economic. I think we have miles to go to live with the spirit of the
constitution. A dynamic, united, progressive, secular and democratic India
is only possible when we practice what we preach. Many scholars are of the
opinion that it is a strategic policy of the Government of India to create
inferiority complex and dependency among the Himalayan people over other
languages and culture. Is this what we are getting for our loyalty and
sacrifice made for the country during all the crisis situations (wars)?

Unity in diversity can only be possible if you are giving equal respect
and recognition to small, poor, weak and minorities. I think India and
Indians have to work day and night to protect its identity of "Unity in
Diversity". Are we not deceiving ourselves as we are preaching something
and practicing something differently? How long and how far can we live and
be governed by the duality? We cannot afford to lose our dear language and
culture. Language is not only a medium of communication, but it also
reflects the history, culture, people, relationship, system of governance,
ecology, religion, politics etc. Bhoti is a systematic, scientific,
culturally and intellectually rich language. In a country like India the
richness of the language hardly matters, because the protection and
preservation of the sanctity of the language is a more of an arbitrary or
number game.

The low representation of Himalayan region in the Indian parliament is a
major constraint for strongly advocating for bringing reforms in policy.
Even the handfuls of representatives from this region were mostly
scattered and unorganized in different directions. The Himalayan people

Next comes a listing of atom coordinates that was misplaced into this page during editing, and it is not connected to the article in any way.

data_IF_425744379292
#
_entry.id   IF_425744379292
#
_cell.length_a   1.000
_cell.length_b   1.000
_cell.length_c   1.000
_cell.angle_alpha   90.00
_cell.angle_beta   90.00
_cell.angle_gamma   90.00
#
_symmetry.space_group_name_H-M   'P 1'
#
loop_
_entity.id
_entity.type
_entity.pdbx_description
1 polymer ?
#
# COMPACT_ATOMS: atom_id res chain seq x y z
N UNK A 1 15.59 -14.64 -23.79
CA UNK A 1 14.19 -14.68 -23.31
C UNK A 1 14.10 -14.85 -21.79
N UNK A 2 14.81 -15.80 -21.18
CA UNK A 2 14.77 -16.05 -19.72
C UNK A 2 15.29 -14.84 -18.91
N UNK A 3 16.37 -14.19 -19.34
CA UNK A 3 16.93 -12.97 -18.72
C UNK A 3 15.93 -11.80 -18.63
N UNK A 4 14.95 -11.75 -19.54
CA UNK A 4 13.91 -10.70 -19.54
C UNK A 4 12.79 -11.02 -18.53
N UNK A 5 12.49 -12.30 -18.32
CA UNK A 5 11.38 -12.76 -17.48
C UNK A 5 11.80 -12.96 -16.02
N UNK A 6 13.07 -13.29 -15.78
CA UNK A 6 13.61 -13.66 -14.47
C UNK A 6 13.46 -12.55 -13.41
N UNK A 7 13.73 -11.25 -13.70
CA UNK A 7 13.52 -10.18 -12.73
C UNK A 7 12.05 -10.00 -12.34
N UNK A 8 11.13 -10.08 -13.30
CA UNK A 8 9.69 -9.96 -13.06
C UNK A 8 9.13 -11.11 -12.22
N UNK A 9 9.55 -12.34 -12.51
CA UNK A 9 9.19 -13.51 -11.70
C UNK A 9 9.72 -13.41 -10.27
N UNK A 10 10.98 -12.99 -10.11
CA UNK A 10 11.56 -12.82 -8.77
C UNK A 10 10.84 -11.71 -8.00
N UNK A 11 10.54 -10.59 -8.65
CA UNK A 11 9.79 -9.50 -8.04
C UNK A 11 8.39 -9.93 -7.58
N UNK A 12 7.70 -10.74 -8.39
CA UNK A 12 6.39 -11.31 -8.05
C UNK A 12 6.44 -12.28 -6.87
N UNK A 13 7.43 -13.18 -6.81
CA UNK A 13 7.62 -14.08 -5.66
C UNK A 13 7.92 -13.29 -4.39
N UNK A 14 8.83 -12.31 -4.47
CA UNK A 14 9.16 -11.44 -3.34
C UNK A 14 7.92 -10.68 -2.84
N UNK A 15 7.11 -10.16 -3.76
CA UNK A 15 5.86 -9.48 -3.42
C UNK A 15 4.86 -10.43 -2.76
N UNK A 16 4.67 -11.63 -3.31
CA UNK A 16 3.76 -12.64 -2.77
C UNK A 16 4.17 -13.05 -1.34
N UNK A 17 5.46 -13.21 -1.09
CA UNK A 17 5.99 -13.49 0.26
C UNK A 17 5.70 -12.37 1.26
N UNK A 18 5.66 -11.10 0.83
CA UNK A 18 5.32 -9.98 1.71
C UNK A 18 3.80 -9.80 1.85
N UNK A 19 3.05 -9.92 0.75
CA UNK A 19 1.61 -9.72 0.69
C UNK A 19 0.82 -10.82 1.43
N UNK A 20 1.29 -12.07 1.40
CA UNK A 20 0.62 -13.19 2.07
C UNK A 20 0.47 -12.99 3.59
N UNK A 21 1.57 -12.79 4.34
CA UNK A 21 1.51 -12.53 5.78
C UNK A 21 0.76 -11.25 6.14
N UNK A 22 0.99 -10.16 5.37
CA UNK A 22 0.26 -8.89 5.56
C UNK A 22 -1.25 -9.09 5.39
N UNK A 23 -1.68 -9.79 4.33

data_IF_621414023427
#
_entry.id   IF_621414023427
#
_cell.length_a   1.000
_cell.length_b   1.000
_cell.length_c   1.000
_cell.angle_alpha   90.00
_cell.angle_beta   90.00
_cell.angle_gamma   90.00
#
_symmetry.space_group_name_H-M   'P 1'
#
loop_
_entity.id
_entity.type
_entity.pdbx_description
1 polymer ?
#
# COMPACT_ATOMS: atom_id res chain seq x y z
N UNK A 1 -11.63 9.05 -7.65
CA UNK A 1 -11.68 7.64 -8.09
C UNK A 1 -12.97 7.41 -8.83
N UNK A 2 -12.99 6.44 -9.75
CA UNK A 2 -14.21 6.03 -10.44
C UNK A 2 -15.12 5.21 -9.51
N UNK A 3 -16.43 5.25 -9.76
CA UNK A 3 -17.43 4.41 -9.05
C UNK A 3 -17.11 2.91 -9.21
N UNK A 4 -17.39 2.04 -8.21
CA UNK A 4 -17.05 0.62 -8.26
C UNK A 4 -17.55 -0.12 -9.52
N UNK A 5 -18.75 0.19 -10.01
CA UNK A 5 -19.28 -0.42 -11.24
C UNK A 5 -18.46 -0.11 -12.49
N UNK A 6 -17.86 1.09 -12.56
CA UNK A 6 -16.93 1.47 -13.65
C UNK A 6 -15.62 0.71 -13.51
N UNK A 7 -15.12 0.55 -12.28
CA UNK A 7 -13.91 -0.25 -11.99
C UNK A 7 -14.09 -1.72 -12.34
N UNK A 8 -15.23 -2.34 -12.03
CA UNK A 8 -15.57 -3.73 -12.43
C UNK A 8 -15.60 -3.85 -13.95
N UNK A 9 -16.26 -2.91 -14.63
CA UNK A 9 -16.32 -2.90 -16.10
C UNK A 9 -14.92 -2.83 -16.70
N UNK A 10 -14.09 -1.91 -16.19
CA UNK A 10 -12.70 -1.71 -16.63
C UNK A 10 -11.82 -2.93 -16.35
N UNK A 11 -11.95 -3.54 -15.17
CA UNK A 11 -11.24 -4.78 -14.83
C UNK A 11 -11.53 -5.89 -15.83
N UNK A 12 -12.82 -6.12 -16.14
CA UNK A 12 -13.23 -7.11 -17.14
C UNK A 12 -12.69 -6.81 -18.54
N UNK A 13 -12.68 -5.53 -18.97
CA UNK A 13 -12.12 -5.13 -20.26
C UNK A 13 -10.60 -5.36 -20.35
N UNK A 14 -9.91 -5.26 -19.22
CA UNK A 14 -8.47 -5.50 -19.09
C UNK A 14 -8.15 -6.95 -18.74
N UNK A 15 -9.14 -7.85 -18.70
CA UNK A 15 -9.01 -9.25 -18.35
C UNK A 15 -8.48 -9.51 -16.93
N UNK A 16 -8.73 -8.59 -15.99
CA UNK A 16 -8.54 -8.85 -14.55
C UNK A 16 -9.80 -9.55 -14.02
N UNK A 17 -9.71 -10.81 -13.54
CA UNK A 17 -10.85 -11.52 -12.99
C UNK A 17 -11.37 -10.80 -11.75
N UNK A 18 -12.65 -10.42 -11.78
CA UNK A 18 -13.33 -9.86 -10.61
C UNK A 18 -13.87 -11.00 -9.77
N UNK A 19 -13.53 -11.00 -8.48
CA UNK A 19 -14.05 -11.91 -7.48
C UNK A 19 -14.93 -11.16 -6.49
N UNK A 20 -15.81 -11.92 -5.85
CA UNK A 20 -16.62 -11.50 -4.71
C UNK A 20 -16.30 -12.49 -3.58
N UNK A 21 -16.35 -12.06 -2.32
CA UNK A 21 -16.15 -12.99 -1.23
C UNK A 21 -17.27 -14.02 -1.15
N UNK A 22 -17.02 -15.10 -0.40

are not only geographically scattered but also politically unorganized. On
12th December 2005 the Trans Himalayan Parliamentary Forum has submitted a
memorandum to the Home Minister of Government of India for the inclusion
of the Bhoti language in the eighth schedule. The memorandum was signed by
8 parliamentarians from the Trans Himalayan Region. On 25th September
2003, Himalayan Buddhist Cultural Association has submitted a memorandum
to the Prime Minister of India for the inclusion of Bhoti language in the
eighth schedule of the Constitution. On 21st February 1995, 81
parliamentarians from different political parties made a formal request to
the Prime Minister to introduce a bill in the parliament to include Bhoti
language in the eighth schedule of constitution. On 22nd May 1995
approximately 49 members of parliament belonging to different political
parties have submitted a memorandum to Shri P V Narasimha Rao, then Prime
Minister of India. Shri Virbhadra Singh, Chief Minister Himachal Pradesh
Government, Dr Karan Singh, T K Lochen Rinpoche, former Member of the
Minority Commission, Lama Chosphel Zotpa, Member of the Minority
Commission and many concerned individuals and institutions are
consistently engaged in this movement for the inclusion of Bhoti language
in the 8th Schedule.

It is difficult to wake up a giant elephant which is intentionally
pretending to be sleeping. All these efforts are of no use, when the
Government of India is neither concerned nor interested in the promotion
and development of language and culture of the Himalayas. The continued